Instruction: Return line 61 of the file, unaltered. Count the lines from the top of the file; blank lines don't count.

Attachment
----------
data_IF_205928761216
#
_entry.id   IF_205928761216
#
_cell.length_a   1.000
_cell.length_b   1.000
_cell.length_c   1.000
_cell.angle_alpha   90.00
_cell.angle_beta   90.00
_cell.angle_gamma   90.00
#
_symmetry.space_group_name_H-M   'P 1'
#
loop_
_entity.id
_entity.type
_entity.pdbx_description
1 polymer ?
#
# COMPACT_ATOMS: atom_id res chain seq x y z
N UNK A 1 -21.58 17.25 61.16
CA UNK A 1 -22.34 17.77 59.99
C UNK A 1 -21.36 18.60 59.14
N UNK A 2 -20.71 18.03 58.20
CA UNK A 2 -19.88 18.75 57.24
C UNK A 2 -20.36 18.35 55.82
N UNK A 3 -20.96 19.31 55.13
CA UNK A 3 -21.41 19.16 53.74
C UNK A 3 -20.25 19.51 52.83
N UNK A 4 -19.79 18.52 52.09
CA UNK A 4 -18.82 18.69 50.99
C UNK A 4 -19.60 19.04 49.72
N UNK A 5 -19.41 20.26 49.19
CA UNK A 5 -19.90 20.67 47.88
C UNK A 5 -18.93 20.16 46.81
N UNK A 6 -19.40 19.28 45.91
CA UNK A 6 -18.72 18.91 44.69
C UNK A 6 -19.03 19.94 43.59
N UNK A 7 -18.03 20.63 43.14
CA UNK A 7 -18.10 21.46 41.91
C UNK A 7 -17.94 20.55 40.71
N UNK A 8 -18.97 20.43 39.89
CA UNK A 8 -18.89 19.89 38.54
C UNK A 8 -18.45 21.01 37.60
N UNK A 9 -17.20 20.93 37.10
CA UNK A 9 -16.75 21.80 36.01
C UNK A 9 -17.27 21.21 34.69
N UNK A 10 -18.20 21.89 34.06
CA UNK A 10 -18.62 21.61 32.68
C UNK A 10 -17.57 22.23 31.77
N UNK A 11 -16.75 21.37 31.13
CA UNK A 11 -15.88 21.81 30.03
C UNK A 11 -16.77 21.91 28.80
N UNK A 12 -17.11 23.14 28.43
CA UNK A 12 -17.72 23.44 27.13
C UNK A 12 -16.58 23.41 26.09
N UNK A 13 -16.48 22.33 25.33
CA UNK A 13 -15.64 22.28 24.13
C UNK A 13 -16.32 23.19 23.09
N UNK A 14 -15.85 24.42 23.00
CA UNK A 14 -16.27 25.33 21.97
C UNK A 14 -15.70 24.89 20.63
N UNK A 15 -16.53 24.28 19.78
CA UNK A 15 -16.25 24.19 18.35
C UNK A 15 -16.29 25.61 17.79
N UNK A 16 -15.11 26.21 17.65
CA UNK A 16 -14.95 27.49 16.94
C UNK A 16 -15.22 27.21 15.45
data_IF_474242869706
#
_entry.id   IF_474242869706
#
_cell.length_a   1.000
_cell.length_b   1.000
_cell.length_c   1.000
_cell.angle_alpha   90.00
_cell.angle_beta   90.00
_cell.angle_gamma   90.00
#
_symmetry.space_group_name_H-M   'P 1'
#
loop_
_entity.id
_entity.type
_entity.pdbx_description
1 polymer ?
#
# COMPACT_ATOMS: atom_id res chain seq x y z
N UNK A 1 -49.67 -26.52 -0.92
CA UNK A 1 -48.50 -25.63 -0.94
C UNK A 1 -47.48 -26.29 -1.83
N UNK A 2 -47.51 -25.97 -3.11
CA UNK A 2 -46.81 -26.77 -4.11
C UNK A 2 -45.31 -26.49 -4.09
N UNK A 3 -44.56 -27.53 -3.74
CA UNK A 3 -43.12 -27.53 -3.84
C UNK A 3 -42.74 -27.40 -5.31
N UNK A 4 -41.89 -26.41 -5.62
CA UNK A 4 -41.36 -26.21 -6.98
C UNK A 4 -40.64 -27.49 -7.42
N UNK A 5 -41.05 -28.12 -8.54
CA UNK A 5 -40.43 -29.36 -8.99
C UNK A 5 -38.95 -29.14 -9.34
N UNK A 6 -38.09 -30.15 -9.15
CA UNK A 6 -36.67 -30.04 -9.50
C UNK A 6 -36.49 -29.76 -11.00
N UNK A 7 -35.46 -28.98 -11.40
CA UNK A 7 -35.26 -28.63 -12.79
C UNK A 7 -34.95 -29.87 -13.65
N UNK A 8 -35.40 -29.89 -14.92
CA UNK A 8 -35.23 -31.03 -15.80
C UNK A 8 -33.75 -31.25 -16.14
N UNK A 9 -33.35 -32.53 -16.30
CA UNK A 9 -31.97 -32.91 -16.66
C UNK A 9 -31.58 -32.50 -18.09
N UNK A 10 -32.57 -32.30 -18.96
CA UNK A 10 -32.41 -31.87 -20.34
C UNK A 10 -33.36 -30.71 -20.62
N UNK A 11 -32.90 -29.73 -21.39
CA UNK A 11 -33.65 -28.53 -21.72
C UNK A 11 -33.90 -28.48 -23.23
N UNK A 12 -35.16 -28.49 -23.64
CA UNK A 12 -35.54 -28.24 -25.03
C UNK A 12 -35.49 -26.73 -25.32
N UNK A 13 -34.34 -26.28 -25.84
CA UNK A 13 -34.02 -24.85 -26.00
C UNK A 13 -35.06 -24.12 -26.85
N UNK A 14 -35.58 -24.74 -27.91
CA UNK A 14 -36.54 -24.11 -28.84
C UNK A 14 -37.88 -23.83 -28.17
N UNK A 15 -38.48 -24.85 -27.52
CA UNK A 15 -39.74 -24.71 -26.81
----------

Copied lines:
CA UNK A 14 -16.27 25.33 21.97